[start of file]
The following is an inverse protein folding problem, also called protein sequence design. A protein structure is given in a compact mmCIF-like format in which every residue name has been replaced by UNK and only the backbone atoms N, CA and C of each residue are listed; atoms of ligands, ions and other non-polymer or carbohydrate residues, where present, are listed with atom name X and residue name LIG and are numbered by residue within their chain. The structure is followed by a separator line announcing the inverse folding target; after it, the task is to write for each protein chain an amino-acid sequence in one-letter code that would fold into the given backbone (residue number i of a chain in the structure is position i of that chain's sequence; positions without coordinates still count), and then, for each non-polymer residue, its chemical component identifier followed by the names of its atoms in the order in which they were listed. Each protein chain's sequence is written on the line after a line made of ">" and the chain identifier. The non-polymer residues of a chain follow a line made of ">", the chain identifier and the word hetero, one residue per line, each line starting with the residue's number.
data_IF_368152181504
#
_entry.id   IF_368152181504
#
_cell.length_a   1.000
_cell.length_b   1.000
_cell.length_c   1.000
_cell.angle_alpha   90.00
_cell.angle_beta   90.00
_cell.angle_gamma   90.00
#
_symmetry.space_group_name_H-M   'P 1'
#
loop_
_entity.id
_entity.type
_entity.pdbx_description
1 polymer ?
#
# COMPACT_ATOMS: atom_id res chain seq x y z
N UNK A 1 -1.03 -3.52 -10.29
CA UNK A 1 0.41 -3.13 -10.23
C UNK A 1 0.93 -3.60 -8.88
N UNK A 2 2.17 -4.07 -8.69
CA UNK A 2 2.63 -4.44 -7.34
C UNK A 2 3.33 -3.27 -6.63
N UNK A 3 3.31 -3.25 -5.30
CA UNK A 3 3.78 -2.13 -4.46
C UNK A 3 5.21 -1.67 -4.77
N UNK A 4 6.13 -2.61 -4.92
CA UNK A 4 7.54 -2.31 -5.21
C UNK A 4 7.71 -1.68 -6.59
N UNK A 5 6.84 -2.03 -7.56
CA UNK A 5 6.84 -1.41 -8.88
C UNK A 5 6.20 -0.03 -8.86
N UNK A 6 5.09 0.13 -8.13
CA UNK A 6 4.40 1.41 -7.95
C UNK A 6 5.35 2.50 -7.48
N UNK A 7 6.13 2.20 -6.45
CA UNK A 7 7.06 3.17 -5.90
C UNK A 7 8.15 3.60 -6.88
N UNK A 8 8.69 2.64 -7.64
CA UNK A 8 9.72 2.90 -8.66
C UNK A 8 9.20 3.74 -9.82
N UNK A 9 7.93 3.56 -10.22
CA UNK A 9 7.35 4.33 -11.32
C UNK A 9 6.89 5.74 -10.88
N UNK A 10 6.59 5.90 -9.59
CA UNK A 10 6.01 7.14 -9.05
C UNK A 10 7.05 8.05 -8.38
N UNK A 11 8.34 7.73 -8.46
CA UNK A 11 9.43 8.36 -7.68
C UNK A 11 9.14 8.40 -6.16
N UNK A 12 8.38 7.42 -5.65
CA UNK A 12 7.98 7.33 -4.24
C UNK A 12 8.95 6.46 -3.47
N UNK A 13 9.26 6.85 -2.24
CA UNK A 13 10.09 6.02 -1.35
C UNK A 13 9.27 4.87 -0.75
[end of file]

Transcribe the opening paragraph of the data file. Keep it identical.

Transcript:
The following is an inverse protein folding problem, also called protein sequence design. A protein structure is given in a compact mmCIF-like format in which every residue name has been replaced by UNK and only the backbone atoms N, CA and C of each residue are listed; atoms of ligands, ions and other non-polymer or carbohydrate residues, where present, are listed with atom name X and residue name LIG and are numbered by residue within their chain. The structure is followed by a separator line announcing the inverse folding target; after it, the task is to write for each protein chain an amino-acid sequence in one-letter code that would fold into the given backbone (residue number i of a chain in the structure is position i of that chain's sequence; positions without coordinates still count), and then, for each non-polymer residue, its chemical component identifier followed by the names of its atoms in the order in which they were listed. Each protein chain's sequence is written on the line after a line made of ">" and the chain identifier. The non-polymer residues of a chain follow a line made of ">", the chain identifier and the word hetero, one residue per line, each line starting with the residue's number.